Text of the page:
From Berea, Kentucky, USA:
My 13 year old daughter, who has type 1 diabetes, is hospitalized for refractory hyperglycemia about every three months. She has moderate to large urine ketones but does not develop full-blown DKA [diabetic ketoacidosis] During this time, she is nauseated but does not vomit, becomes dehydrated, although she is drinking tons (or so it seems) of fluids, and she takes hundred of units of insulin (700 units in 48 hours).
She was recently admitted to the hospital because of blood sugars of 500 mg/dl [27.8 mmol/L] that lasted approximately two weeks. She was put on IV fluids and insulin and taken off her insulin pump. After 24 hours, she was taken off the insulin drip and put back on the pump for 24 hours, and since her blood sugar came down, she was discharged. However, Within six hours after discharge, her blood sugar went back up, and she started spilling urine ketones.
I am in contact with the endocrinologist, but I was just wondering if you have seen this before. Her endocrinologist and her partners seem to be baffled because no underlying cause can be found. The doctors seem to believe that stress could be the cause. My daughter has been treated for social anxiety disorder along with trichotillomania and has been on home-bound school for the last two years. She did start back to school this fall and seemed to be doing great, but now she has missed three weeks because of these problems.
This is very dangerous, as you know. Unfortunately, what you describe is not so rare in large pediatric diabetes practices. It almost always seems to be a severe psychosocial problem, so I would suggest that you go back and have a conference with the pediatric diabetes team with whom you are working and listen to their advice.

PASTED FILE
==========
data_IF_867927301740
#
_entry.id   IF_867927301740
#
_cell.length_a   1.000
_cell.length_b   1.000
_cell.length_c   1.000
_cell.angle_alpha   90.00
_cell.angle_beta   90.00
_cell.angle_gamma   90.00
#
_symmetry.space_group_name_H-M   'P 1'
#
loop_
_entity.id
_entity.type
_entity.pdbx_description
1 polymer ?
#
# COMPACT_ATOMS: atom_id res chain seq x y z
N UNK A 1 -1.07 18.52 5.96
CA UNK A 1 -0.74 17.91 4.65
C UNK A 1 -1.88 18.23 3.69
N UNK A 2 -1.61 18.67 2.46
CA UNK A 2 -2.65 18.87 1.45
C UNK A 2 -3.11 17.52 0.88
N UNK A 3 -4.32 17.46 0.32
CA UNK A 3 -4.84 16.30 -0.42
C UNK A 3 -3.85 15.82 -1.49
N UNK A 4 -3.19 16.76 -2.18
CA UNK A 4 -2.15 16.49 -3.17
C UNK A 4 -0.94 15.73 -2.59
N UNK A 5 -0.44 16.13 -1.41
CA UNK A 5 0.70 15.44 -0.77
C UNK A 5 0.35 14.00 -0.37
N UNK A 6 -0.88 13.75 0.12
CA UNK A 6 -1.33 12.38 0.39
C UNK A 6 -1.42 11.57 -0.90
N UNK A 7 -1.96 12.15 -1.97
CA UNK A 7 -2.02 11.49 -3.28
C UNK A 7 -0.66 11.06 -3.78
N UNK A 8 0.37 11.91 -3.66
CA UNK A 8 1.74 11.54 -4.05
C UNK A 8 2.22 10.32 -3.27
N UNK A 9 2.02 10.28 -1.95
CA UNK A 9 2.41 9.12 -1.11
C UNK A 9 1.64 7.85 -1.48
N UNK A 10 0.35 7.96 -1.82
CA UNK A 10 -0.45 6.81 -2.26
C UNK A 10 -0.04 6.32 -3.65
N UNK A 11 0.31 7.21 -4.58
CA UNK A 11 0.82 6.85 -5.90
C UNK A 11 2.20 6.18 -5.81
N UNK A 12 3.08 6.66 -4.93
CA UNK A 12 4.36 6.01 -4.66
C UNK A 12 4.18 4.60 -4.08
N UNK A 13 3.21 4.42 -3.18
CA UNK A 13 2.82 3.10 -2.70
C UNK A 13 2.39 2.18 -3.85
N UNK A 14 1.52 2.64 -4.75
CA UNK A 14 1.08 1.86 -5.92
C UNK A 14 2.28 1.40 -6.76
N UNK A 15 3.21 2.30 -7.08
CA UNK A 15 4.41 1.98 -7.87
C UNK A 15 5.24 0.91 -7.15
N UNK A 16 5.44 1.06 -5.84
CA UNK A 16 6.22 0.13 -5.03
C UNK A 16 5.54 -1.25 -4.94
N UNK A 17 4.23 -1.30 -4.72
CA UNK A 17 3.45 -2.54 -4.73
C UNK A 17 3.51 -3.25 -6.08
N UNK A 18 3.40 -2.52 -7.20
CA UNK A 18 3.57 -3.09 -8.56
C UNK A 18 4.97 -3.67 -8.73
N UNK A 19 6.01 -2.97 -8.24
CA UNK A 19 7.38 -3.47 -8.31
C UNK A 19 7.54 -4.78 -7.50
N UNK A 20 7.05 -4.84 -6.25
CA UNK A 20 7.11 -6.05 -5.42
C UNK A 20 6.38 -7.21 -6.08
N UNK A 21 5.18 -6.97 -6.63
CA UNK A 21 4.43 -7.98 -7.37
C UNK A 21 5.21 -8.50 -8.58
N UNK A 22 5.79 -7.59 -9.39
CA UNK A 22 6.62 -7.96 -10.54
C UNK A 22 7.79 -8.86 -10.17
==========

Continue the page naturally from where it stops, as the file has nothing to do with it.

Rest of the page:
There are even much rarer conditions where insulin action is blocked by the body, but your daughter's diabetes team can determine this by what happens in the hospital setting over a longer period of time. Sometimes omitted insulin is the culprit. Sometimes there is some form of physical or sexual abuse that is the underlying problem. In any case, you are correct in looking for a specific explanation. Having an adult actually administer every insulin injection can sometimes stop the problem completely not just observing or asking about shots but actually giving every insulin injection prescribed.
[Editor's comment: I totally agree with Dr. Brink's remarks. Another thought: If your daughter's insulin pump has a lockout feature, I would consider using this and make sure an adult gives all needed bolus doses.Take care to change the code frequently, as teens are adept at figuring things out. SS]
Original posting 20 Sep 2003
Posted to Hyperglycemia and DKA
Last Updated: Tuesday April 06, 2010 15:09:52
This Internet site provides information of a general nature and is designed for educational purposes only. If you have any concerns about your own health or the health of your child, you should always consult with a physician or other health care professional.
This site is published by T-1 Today, Inc. (d/b/a Children with Diabetes), a 501c3 not-for-profit organization, which is responsible for its contents. Our mission is to provide education and support to families living with type 1 diabetes.
© Children with Diabetes, Inc. 1995-2016. Comments and Feedback.